We envisioned this year’s July issue to be an inaugural attempt at creating a contributor-driven “unconference issue.” And while this month’s issue is a compact one, I think its contents speak to the spirit of an unconference—user-driven conversations and knowledge-sharing that span a wide range of topics, media and scope, engaged with at our own pace.
What’s New in Open Shelf? is a Table of Contents of sorts. Open Shelf publishes when we have compelling new material. Every two weeks is our plan.
In this release we feature violent conflicts, body positivity, sabbatical success, leadership development, and InsideOCULA for April.
The world is a scary, dangerous place. In this edition of her High5 series, Jennifer Dekker recommends five valuable sources for data in Violent Conflict: Public Sources of Data and Analysis.
Body positivity 101. That’s the message behind Riots Not Diets: Body Positivity & Our Library Collections. Adele Georgievski surveys the literature and provides some recommendations for your collections, your community, and perhaps even for you.
Going on a sabbatical? Lucky you! Perhaps you need to find the Seven Lucky Charms for Sabbatical Success recommended by Kathleen Scheaffer and Paulina Rousseau.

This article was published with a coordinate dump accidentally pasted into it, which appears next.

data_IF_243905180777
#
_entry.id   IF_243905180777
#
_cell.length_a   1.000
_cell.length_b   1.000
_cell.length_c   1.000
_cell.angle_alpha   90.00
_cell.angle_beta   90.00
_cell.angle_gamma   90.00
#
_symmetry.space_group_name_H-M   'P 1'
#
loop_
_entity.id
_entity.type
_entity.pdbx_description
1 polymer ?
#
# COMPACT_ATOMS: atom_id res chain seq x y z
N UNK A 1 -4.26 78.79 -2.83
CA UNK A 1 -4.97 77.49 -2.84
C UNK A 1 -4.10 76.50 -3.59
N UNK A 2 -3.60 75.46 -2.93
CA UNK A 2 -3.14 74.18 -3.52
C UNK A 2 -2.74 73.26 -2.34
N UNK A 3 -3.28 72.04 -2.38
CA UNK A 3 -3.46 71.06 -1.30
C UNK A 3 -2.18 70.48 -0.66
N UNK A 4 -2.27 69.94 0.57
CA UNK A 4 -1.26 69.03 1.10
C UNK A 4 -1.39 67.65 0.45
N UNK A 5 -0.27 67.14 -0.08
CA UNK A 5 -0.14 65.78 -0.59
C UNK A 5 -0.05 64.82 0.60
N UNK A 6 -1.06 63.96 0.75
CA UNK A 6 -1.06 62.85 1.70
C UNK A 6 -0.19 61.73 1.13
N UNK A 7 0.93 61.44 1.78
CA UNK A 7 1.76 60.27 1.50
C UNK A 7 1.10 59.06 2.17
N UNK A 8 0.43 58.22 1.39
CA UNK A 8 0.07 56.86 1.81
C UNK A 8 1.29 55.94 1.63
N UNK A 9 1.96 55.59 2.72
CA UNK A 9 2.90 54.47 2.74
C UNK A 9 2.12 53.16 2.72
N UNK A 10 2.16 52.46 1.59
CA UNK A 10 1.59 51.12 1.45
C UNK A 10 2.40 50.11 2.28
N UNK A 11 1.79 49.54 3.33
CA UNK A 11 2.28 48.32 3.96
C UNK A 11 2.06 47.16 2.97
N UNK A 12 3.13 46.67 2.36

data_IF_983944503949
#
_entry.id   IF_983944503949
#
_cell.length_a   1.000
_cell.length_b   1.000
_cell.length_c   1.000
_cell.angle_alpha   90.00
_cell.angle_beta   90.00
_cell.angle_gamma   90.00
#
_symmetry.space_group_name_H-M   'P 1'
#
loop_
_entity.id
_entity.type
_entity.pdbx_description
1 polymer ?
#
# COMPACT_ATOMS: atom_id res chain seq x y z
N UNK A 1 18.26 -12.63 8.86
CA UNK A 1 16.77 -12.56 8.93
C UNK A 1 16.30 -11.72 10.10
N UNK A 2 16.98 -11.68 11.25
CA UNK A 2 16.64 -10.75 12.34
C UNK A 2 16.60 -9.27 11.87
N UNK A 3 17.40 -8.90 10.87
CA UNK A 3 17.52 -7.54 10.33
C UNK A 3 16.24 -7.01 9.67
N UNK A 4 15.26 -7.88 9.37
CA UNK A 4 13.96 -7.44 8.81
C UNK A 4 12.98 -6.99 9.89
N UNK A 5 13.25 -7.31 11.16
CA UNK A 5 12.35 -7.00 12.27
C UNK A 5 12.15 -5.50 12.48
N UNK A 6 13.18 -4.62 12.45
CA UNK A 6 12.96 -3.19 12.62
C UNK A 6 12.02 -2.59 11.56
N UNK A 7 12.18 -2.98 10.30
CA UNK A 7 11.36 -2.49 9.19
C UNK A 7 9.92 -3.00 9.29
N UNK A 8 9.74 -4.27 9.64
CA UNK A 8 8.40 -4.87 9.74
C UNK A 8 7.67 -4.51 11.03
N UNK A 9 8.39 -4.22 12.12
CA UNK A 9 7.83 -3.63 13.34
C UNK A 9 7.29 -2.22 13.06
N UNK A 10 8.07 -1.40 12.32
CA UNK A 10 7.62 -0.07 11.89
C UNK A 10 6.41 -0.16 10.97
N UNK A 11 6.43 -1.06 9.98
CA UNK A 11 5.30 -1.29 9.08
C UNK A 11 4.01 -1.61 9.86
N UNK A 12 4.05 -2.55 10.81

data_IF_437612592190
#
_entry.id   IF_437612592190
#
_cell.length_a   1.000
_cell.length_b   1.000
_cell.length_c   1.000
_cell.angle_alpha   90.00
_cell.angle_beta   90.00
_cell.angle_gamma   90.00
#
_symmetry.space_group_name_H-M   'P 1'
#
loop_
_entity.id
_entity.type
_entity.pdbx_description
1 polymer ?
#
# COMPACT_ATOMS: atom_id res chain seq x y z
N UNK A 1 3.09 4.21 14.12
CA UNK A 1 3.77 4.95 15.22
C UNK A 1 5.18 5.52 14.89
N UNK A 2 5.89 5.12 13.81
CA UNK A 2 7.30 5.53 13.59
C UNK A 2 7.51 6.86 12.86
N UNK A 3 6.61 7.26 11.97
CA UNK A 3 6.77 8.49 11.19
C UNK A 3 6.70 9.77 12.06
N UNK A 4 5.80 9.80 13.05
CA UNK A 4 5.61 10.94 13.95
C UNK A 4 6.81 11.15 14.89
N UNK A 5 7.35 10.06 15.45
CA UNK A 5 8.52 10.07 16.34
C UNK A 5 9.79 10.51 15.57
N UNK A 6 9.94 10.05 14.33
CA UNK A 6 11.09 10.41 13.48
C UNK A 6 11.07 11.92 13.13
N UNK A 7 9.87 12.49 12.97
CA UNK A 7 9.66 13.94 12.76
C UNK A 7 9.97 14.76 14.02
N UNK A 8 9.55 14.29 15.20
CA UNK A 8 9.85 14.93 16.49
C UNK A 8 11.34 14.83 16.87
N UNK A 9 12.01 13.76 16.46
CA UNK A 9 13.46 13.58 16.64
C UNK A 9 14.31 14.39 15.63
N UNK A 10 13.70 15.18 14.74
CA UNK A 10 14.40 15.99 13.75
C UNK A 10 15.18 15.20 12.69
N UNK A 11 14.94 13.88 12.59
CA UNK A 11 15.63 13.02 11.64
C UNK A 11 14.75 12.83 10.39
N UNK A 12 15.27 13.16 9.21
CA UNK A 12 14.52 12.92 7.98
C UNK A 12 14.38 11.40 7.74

Leadership development is critical for the future of the profession. What opportunities exist for those interested in exploring their leadership capacity? As Michelle Sawh explains in The Public Library Leaders Fellowship Program, this initiative responds to the key challenges and provides the essential experiences necessary for current and future leaders.
And finally, this release of Open Shelf includes the April issue of InsideOCULA. The newsletter of the Ontario College and University Libraries Association contains stories about award winners Karen McGrath and Colin Clarke, professional involvement, OCULA SuperConference planning, personal librarian programs, academic library advocacy, scholarly communications, research skills for aboriginal undergrads, and the Spring OCULA Conference.
As always, let us know what you think of Open Shelf.
Editor-in-Chief, Open Shelf